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Winter has settled in, and while local produce isn't at the peak availability we see in late summer, the types of root vegetables lining produce shelves are far more exciting than you might realize! From parsnips to celery root to carrots to kohlrabi to rutabaga, here's what you need to know about common root vegetables and how to cook with them.

Different types of root vegetables


Beets are a versatile vegetable that can be eaten raw, roasted, boiled, steamed, or pickled. Plus, you can eat the greens, too! A good source of folate, beets come in a variety of colours, but you'll more commonly see red, yellow, and candy cane-striped varieties (also known as Chioggia beets). The beet's distinct earthy flavour can be sweetened through roasting or balanced through pickling or the use of tangy salad vinaigrettes.


Available year-round, this bright-orange root vegetable stores extremely well through winter. Originally white, carrots have been cultivated through the years to a variety of colours (purple, yellow, red, orange). Roast carrots at high temperatures to caramelize their natural sugars and get that perfect golden-brown crisp at the edges; sauté with orange and ginger for a spicy-sweet side; or grate into salads or baking. The options are (almost) endless.

Celery root

Also referred to as celeriac, this knobby root vegetable has a surprisingly wide variety of uses. You can eat it raw (spiralized into noodles or grated into coleslaws and salads), roasted, boiled, or mashed.


From the same family as cabbage, broccoli, kale, and Brussels sprouts (Brassica oleracea), kohlrabi is similar to broccoli in flavour but considered to be milder and sweeter. Smaller bulbs are sweeter, while larger bulbs lean toward more peppery notes. The leaves are edible and go nicely in salads, but the bulb's peel is fibrous and tough, so it's a good idea to toss it into the compost.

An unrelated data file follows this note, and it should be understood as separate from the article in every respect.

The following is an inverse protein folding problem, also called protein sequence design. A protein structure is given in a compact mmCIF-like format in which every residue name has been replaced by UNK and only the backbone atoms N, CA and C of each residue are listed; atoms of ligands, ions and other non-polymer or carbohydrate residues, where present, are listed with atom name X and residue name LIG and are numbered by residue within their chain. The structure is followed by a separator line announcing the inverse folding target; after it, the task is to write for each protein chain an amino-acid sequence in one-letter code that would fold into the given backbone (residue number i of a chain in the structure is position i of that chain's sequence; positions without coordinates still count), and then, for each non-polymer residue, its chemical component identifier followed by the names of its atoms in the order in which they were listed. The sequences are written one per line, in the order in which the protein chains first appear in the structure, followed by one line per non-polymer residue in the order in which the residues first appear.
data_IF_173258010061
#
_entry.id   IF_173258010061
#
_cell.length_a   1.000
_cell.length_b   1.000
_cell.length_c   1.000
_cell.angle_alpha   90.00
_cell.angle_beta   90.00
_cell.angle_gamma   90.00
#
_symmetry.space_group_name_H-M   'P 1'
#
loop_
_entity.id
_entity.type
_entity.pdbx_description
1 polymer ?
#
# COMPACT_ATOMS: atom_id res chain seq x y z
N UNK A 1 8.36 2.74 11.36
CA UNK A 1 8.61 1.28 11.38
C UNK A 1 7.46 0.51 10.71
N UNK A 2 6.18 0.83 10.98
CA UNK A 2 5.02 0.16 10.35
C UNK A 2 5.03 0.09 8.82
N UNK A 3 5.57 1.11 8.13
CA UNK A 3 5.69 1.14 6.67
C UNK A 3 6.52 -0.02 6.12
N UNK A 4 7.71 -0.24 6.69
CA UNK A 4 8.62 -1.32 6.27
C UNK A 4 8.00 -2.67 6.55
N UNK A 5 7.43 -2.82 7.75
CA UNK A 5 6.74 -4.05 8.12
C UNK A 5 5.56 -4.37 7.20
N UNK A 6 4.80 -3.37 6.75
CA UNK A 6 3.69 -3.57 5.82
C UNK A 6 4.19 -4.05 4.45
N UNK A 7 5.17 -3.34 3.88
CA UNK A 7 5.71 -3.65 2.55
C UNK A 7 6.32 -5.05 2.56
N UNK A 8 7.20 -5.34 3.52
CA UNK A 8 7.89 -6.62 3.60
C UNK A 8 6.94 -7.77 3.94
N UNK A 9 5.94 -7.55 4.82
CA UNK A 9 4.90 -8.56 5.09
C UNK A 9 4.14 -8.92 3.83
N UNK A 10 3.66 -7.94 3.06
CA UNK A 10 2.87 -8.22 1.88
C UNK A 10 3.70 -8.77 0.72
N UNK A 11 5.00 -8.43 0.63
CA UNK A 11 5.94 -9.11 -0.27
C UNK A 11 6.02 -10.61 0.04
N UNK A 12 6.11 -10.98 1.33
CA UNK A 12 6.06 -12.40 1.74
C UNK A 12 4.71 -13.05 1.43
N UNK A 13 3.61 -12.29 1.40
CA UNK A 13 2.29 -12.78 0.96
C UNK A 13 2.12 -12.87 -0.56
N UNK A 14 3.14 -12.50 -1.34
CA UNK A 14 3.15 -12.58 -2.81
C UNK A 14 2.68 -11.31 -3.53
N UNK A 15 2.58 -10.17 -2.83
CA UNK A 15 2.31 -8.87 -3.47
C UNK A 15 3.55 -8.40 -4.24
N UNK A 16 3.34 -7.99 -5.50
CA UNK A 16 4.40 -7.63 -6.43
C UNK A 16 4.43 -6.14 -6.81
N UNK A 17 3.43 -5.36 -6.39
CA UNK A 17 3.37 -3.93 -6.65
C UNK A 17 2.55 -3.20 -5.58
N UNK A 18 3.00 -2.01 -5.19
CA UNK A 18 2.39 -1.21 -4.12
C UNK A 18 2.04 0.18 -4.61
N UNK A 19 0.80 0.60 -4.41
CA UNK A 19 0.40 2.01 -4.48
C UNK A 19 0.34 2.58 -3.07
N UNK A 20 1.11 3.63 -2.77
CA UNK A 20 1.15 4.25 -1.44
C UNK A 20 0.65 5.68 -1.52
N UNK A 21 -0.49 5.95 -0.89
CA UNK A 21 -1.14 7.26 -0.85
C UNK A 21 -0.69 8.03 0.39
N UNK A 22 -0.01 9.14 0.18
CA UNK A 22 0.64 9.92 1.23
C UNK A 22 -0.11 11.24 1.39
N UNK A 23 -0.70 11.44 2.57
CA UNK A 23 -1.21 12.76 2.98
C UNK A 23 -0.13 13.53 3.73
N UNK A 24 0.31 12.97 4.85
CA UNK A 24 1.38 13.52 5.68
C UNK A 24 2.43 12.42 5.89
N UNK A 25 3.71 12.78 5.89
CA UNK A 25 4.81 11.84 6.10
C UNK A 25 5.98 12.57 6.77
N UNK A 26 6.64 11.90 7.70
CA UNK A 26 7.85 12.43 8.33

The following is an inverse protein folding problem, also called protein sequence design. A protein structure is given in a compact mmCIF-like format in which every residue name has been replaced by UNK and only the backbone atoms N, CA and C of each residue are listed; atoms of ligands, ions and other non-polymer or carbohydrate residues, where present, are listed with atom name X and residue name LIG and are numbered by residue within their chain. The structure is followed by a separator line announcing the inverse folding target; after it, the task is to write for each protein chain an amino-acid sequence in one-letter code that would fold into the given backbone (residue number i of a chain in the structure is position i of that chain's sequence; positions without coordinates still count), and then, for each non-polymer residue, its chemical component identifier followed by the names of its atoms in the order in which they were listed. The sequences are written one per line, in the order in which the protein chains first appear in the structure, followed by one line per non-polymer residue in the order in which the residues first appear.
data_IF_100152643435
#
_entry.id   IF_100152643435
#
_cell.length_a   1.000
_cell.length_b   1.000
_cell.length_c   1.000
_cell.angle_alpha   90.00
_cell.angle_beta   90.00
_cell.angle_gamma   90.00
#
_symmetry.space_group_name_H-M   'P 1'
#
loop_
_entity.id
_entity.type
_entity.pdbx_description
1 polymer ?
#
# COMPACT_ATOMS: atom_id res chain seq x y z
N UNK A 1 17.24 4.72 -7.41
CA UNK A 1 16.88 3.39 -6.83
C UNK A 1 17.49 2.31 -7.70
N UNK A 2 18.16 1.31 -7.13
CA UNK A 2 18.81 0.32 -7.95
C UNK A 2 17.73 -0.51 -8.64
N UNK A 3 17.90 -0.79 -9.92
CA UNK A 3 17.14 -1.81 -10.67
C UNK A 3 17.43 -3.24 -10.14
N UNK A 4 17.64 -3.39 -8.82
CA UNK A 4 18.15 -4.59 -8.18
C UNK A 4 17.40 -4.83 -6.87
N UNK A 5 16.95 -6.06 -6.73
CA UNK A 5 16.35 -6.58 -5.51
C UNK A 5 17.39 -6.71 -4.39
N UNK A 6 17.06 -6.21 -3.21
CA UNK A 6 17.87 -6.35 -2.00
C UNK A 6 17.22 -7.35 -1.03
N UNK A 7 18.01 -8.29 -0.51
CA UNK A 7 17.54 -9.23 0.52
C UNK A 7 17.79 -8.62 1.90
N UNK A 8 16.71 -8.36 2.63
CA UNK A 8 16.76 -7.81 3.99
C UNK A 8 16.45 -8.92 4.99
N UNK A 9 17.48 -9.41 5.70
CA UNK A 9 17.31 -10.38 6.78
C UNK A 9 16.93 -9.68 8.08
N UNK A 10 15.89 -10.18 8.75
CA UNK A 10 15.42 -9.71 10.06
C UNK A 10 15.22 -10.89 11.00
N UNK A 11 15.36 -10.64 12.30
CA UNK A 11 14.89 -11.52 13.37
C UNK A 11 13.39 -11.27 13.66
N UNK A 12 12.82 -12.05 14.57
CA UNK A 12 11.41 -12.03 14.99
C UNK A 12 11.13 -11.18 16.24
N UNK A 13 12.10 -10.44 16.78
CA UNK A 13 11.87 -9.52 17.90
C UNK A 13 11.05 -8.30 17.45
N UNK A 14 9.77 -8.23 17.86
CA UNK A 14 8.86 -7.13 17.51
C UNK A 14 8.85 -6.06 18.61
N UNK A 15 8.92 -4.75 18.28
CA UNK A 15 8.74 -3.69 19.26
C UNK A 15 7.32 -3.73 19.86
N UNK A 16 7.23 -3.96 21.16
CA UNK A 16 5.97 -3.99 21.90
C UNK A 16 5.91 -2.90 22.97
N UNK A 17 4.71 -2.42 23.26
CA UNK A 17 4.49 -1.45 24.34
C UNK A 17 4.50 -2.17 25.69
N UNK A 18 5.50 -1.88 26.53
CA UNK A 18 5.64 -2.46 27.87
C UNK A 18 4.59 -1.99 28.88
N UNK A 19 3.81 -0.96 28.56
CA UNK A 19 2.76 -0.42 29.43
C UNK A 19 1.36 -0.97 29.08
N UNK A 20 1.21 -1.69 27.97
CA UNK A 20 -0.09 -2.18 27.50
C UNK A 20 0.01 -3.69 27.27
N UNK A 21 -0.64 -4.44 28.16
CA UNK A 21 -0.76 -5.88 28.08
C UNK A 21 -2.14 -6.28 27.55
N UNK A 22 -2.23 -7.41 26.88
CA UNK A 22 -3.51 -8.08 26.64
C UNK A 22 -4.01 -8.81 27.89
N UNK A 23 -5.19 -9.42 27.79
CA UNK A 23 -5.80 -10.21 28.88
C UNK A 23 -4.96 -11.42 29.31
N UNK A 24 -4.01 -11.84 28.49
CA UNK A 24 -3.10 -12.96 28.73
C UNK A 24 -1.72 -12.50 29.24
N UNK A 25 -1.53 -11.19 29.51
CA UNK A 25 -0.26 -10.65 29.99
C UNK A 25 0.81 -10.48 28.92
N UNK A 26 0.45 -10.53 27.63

A close relative of the carrot, the parsnip is a highly underrated root vegetable. You can roast it, mash it, or purée it-it can even be used in dessert! Late-harvest parsnips are more sweet, as exposure to the cold turns the starches to sugar, making them an ideal winter vegetable.


Turnips can be used similarly to radishes (they're related!). And like radishes, young turnips are mild, while older ones have a more intense flavour; use those for roasting and mashing, where you can bring out the natural sweetness with seasonings, and save young turnips for fresher applications, like salads or crudités.


Don't judge this purple-and-beige root vegetable by its exterior. Once peeled (a rutabaga is often coated with a waxy preservative to prevent moisture loss during long-term storage), it can be boiled and mashed, roasted, spiralized, puréed, julienned, and more! A cross somewhere between cabbage and turnips, it's relatively mild and sweet with a slightly bitter finish, making it an easy addition to wintry dishes.

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